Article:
Equation with x,y as exponential functions

  1. 1. The problem statement, all variables and given/known data

    This question was asked in the Indian National Maths Olympiad.

    The question is:

    Find all the possible real ordered pairs of (x,y) for equation
    16^[(x^2) + y] + 16^[x + (y^2)]=1

    2. Relevant equations

    That was the only equation.

    3. The attempt at a solution

    Using 0.5 + 0.5 =1, (x^2) + y = -0.25 and (y^2) + x= -0.25
    (Because [16^(-0.25)]=0.5 , I'm using decimals here instead of fractions)

    Solving them gives one real ordered pair of (-0.5,-0.5). But how do I know if that's the only answer?
  2. jcsd
  3. This is my first thread ever, by the way. Tell me if I did something wrong.
  4. epenguin

    epenguin 2,126
    Homework Helper
    Gold Member

    Have you checked that that is a solution?
  5. epenguin

    epenguin 2,126
    Homework Helper
    Gold Member

    Was up till 3 a.m. here last night for a family arrival, and wrote last post just before going to bed. Had thought to write 'is it plausible that the answer is one or a few pairs of numbers like that?'.

    Woke about 7, and in a bit saw ± what you are supposed to do. It starts looking nice but at the end the algebra got looking ugly.

    Then realised you are supposed to describe answer geometrically, not algebraically. :wink:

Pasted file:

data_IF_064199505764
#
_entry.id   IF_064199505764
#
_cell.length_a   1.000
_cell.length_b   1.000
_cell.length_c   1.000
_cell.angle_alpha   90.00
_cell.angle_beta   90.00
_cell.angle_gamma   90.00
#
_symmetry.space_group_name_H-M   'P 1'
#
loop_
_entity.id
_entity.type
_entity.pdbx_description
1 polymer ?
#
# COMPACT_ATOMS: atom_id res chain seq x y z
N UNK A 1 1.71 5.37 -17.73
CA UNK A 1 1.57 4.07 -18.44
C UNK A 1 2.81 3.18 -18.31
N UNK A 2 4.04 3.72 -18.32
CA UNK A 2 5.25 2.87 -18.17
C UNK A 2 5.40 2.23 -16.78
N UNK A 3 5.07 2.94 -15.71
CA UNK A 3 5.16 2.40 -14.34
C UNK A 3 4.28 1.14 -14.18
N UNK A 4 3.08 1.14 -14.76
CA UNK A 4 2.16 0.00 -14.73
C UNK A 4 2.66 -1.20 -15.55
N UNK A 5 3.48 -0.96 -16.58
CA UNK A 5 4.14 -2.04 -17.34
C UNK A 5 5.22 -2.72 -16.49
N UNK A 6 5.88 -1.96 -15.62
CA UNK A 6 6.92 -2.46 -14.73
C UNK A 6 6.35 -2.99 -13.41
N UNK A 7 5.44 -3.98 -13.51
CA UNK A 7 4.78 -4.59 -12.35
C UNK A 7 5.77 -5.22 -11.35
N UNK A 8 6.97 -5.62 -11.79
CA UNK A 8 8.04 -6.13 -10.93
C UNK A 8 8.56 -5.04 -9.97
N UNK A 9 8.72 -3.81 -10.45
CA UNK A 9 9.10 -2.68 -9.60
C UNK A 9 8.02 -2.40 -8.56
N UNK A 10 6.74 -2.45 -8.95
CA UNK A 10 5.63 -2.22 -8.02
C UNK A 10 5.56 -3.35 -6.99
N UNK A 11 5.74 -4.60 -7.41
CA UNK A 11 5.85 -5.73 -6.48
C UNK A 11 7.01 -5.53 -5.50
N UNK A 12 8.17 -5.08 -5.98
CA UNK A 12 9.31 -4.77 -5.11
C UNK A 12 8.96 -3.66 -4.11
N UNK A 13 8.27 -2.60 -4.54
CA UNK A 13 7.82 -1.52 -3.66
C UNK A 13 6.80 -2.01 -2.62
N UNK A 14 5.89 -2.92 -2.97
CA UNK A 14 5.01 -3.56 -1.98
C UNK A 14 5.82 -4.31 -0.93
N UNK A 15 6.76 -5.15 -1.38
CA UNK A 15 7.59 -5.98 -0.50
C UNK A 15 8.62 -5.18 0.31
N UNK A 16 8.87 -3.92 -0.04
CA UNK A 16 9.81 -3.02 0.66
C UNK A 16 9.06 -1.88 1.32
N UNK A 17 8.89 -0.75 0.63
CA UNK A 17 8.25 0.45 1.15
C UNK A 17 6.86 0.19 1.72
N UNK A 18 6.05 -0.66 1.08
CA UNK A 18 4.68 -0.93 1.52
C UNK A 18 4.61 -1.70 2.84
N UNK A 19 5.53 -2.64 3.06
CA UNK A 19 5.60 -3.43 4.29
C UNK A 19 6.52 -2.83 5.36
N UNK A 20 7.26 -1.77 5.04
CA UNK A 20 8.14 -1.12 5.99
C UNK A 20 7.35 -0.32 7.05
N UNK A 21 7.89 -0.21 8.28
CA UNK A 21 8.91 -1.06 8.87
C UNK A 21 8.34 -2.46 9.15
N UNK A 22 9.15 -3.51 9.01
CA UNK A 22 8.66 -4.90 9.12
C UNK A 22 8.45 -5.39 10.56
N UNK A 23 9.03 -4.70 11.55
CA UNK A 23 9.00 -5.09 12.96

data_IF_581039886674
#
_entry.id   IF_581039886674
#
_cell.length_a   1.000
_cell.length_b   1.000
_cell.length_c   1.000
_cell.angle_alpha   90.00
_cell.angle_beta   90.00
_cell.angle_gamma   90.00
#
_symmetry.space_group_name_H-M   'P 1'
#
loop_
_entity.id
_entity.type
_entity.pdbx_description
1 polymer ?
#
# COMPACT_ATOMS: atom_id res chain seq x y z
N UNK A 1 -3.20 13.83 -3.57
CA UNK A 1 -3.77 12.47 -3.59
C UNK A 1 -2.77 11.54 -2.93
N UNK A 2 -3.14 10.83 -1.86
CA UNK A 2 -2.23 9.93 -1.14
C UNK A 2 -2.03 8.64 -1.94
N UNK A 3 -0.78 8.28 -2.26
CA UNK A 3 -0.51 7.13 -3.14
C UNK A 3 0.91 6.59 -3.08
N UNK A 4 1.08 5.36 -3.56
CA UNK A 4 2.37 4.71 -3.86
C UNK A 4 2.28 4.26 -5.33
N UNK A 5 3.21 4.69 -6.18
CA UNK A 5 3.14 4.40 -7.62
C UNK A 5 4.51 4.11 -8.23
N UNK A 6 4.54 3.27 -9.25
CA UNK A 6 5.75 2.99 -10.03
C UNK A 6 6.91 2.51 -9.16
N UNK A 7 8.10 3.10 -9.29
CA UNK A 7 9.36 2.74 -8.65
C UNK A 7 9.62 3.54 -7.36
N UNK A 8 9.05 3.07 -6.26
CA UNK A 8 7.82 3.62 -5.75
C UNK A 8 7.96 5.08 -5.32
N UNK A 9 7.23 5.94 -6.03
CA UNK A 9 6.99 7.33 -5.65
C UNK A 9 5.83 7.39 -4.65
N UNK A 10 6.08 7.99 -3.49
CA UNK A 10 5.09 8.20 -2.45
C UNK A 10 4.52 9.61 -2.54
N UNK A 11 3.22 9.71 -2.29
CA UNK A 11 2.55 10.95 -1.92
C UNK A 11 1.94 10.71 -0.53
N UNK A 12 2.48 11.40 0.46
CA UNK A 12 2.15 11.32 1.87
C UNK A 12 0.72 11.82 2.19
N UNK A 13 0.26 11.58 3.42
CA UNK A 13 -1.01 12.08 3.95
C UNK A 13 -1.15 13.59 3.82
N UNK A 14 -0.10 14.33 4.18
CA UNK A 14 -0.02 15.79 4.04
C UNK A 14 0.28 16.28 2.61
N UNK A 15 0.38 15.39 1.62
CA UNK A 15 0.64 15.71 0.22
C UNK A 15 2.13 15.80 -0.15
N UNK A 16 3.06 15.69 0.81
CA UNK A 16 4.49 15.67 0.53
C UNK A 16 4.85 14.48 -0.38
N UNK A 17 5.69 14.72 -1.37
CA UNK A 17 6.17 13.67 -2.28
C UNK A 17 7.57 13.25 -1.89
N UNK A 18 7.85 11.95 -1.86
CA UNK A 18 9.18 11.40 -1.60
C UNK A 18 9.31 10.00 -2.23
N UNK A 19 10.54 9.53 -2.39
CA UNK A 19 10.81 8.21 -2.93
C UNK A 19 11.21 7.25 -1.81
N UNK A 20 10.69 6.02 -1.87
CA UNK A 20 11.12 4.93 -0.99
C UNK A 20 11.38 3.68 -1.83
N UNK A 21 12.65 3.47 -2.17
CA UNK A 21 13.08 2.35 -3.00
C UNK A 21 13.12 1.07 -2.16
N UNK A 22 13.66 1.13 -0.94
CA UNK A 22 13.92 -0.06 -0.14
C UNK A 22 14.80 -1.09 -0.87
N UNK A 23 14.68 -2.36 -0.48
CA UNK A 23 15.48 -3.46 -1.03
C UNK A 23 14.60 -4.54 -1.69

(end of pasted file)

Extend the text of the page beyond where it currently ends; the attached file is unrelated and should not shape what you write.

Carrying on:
Have not needed to write anything down.

    Wondering whether to go back to bed or have breakfast.
    Last edited: Mar 10, 2012
  6. (-0.5,-0.5) fits in perfectly. But the question is to find all possible real ordered pairs. How do I do that?
  7. What do you mean???
  8. NascentOxygen

    Staff: Mentor

    I tried over two days to see what wolframapha would make of this, but it's not functioning. Anyone know whether the free version has been decommissioned? :grumpy:
  9. I've tried that already. It would just do a differentiation. The problem can only be solved by a human.

    (It might be possible to plot a graph of 16^((x^2) + y) + 16^((y^2) + x) = z, and then intersecting the surface with z=1. But I couldn't find anything that would plot something like that. They all accept y as a function of x. This doesn't really get us anywhere. )

    Is there anyway to find the minimum or maximum value of 16^((x^2) + y) + 16^((y^2) + x)?
    That might help. Possible ways to do so might be using the Arithmetic Mean >= Geometric mean >= Harmonic mean property. Or maybe by just differentiating it and putting dy/dx=0. But I couldn't find anything there. Do tell me if anyone finds anything.
  10. Mentallic

    Mentallic 3,661
    Homework Helper

    I'm having quite a lot of trouble with this problem, it's really got me stumped. But then again, all the Olympiad questions seem to give me a hard time :redface:

    Since we have an exponential of the form [itex]a^b+a^c=1[/itex] and we know that [itex]a^b>0, a^c>0[/itex] then what we must have is that [itex]b<0, c<0[/itex]


    And this gives us the inequality
    But from here I can't think of a way to further narrow down our possible solution set.
  11. Actually, However, that doesn't narrow down to it.